Because the Supreme Court declined to strike down the Affordable Care Act in toto, one might forget how audacious its decision actually was. Its decision to allow states the option of declining Medicaid expansion blindsided most people on both sides of the political aisle. Depending upon who wins the 2016 presidential election, this constitutional-conservative argument could be a harbinger of more radical challenges to what one might have thought were long-settled features of federal-state policymaking.
Right now, SCOTUS has thrown another monkey-wrench into the gears turning to implement health reform. ACA’s inherent complexity combines with Republican opposition in Congress and in state capitols to pose daunting, often unexpected problems.
The latest curious possibility is that red-state residents with incomes below 100% of the federal poverty line might seek to over-report their incomes to qualify for credits on the new health insurance exchanges. Austin noted this possibility a few months ago on Twitter. With Friday’s release of ACA’s encyclopic final rule, Avik Roy and other conservatives sadly pointed out the apparent loophole permitted by CMS regulations. As Tim Jost summarizes today over at the Health Affairs blog, the final rule states:
An applicant’s claimed income must be checked against tax and Social Security records. If an applicant claims that his or her income is greater than that shown by this data, and thus tax credits will be smaller than they otherwise would have been, the applicant’s attestation will be accepted. If available data indicates that the applicant’s income is in excess of his or her claimed income by a “significant amount” the attestation must be verified, for example by requesting documentation. [bold added]
Is this a big deal? Timothy doesn’t think so. He emails: “This is not a real problem.” His post notes (with dry health-wonk irony):
Some commentators have claimed disparagingly that this approach effectively creates an honor system for applicants. In many respects, however, our income tax system relies on the honor system. Another provision of the ACA that would have required businesses to file 1099s reporting purchases of goods in excess of $600, which was expected to produce $22 billion in revenue over 10 years, was repealed in 2011, apparently because Congress believed businesses could be trusted to self-report their income.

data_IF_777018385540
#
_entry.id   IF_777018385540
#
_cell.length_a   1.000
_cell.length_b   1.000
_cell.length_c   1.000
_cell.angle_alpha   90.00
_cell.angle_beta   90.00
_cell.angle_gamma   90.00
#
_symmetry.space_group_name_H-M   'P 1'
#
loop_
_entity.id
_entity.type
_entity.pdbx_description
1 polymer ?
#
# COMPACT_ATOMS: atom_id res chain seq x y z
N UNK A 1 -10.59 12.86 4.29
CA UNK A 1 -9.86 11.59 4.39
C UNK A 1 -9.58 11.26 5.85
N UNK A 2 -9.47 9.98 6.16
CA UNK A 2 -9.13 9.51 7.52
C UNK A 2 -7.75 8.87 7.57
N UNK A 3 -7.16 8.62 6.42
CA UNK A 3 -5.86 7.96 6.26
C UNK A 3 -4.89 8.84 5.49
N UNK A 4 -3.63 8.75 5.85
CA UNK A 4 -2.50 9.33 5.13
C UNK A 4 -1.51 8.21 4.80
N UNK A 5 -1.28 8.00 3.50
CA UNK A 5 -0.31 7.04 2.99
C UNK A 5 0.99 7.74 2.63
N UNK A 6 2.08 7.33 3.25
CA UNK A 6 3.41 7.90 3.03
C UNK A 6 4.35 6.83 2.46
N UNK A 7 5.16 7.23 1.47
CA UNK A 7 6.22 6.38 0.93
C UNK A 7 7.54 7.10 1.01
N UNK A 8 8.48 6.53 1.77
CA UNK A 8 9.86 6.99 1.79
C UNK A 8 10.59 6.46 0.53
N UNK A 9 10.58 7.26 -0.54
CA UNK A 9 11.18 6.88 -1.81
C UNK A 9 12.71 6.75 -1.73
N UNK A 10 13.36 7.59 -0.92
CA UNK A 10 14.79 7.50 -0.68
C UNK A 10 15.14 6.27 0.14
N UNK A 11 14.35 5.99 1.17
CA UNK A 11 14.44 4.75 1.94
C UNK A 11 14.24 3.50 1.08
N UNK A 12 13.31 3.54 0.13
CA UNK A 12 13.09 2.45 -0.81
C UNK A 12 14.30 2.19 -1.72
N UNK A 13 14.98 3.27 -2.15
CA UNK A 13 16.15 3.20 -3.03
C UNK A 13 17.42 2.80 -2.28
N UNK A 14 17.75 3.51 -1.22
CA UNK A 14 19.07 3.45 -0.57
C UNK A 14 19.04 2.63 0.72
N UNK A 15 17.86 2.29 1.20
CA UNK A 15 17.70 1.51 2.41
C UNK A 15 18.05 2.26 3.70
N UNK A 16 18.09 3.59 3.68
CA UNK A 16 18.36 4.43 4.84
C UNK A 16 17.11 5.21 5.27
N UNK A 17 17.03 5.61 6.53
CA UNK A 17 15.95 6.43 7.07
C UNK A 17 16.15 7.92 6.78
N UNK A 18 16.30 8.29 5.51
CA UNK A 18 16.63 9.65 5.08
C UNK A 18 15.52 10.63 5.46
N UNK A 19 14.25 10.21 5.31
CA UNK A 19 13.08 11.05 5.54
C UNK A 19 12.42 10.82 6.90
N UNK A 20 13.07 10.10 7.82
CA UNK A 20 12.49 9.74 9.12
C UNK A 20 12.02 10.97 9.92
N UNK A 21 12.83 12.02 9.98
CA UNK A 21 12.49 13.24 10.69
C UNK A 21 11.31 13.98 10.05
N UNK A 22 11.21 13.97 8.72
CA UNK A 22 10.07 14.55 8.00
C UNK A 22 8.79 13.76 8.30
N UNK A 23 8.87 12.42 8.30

(Tim is name-checking the “1099 collation calamity” imbroglio that arose during the health reform debate. IRS reports compiled under the Bush administration confirm the obvious reality that tax evasion is widespread among sole-proprietors who perform such transactions. ACA’s framers sought to tighten the paperwork to collect more revenue. The small-business community, for good reasons and bad, deemed these provisions overly intrusive and burdensome. After a faintly-comical firestorm of criticism, Congress repealed these provisions. In fact, Republicans filibustered a Democratic fix that would have exempted business purchases of less than $5,000 (and firms employing less than 25 people) from ACA’s original requirements to file 1099 paperwork. Even this, apparently, was too much.)
For obvious reasons, fraudulent income over-reporting is unusual within the federal tax code, but it is not unknown. The Earned Income Tax Credit provides incentives for over-reporting. Paid preparers face due-diligence requirements to discourage such behavior.
It’s hard to know how widespread income over-reporting might be here. Medicaid take-up rates are reasonably low. Low-income residents of deep-red states have the option to cross state boundaries to bluer states. (Come to think of it, this is an interesting issue itself.)
As always, one must reasonably balance a need to minimize bureaucratic intrusions and paperwork with a need to ensure program integrity. Ex post auditing and tightened reporting requirements might suffice to deter misreporting. Income over-reporting would require low-income individuals and those who generally file with only W-2 forms to concoct dangerously conspicuous tax forms. A 25-year-old part-time McDonald’s worker who suddenly reports $3,000 in outside income might have some explaining to do. Income over-reporting brings other problems, such as reducing one’s eligibility for other assistance programs and (potentially) raising one’s tax bills.
I’d put this on the list of possible concerns that bear watching, but that don’t seem massively concerning. One conducts random audits and statistical analyses to try to determine the prevalence of such behavior. If it’s widespread, the IRS will need to impose tighter requirements.
One thing we do know. This is another interesting side-show brought to you by the Supreme Court, by states which refuse to take generous bribes to cover their lowest-income citizens, by Congress, which doesn’t like to provide the IRS with the resources required to effectively implement public policy, and by a broken legislative process that doesn’t permit even reasonable midcourse corrections and fixes.